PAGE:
Rachel Syme on Dawn Powell's Unsold Diaries, David Orr on the Poetry of Parenthood, and More

Evan Smith Rakoff

Every day Poets & Writers Magazine scans the headlines—from publishing reports to academic announcements to literary dispatches—for all the news that creative writers need to know. Here are today's stories:

Shelf Awareness has the latest on the DOJ lawsuit. Its headline, "Justice Department to Book Industry: 'Drop Dead'" echoes the famous New York Daily News coverage of New York City's 1975 fiscal crisis.

Meanwhile, independent publisher Melville House weighs in on the ramifications of the DOJ lawsuit.

Financial analysis website Seeking Alpha reports that Amazon is gearing up its "global expansion."

Poet and critic David Orr details the poetry of parenthood. (NPR)

The New York Times visits the Rare Book School, which takes place each summer at the University of Virginia, gathering hundreds of "librarians, conservators, scholars, dealers, collectors and random book-mad civilians together for weeklong intensive courses."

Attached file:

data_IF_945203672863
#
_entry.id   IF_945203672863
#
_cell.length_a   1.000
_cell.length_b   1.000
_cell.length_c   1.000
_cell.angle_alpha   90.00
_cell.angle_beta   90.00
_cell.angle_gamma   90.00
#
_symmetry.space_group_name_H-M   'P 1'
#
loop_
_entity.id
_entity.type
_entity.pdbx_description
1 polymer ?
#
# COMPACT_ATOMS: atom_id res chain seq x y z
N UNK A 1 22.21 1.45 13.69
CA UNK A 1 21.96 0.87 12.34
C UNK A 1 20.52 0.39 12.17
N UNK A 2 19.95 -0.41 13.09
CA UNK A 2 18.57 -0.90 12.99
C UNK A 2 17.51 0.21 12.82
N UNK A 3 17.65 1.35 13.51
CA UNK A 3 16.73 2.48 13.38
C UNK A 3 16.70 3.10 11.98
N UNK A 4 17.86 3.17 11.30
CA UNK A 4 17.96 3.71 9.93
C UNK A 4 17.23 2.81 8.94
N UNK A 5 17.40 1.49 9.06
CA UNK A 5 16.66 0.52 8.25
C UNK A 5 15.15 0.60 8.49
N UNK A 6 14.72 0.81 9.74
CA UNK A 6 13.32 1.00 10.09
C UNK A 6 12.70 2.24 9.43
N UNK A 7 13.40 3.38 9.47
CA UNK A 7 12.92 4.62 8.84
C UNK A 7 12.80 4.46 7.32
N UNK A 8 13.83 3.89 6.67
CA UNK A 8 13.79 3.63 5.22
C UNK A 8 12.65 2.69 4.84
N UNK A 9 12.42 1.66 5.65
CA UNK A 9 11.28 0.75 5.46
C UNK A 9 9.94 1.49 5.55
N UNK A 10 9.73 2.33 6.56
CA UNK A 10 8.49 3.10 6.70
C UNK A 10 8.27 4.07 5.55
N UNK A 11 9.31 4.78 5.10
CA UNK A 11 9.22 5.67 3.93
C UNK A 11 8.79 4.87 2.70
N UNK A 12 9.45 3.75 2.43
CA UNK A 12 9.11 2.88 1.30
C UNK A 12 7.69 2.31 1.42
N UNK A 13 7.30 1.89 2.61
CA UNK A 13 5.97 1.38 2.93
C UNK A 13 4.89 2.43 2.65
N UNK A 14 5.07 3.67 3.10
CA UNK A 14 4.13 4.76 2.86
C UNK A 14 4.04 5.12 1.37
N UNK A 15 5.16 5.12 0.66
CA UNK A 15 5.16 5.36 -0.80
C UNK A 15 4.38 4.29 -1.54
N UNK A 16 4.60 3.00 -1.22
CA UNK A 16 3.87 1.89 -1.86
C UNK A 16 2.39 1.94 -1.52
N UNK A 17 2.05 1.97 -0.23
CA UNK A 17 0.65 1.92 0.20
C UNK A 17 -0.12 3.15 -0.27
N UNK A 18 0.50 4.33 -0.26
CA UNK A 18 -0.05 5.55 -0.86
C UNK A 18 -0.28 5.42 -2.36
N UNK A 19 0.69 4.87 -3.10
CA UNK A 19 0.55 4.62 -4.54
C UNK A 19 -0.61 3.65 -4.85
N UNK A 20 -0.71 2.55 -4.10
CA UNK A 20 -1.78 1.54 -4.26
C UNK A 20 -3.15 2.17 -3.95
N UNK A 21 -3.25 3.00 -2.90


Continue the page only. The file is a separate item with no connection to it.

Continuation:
Essayist Sarah Hepola reveals the perils and satisfactions of a five-month solo journey around the country. (Salon)

Rachel Syme examines the literary legacy of Dawn Powell, who shared an editor with Hemingway and Fitzgerald (Maxwell Perkins), and whose original journals, recently up for auction, did not find a buyer. (New Yorker)

Speaking of F. Scott Fitzgerald, Jason Diamond found the real life Daisy Buchanan, who lived in the affluent Chicagoland town of Lake Forest, Illinois, (also hometown to Dave Eggers and Vince Vaughn). (Paris Review Daily)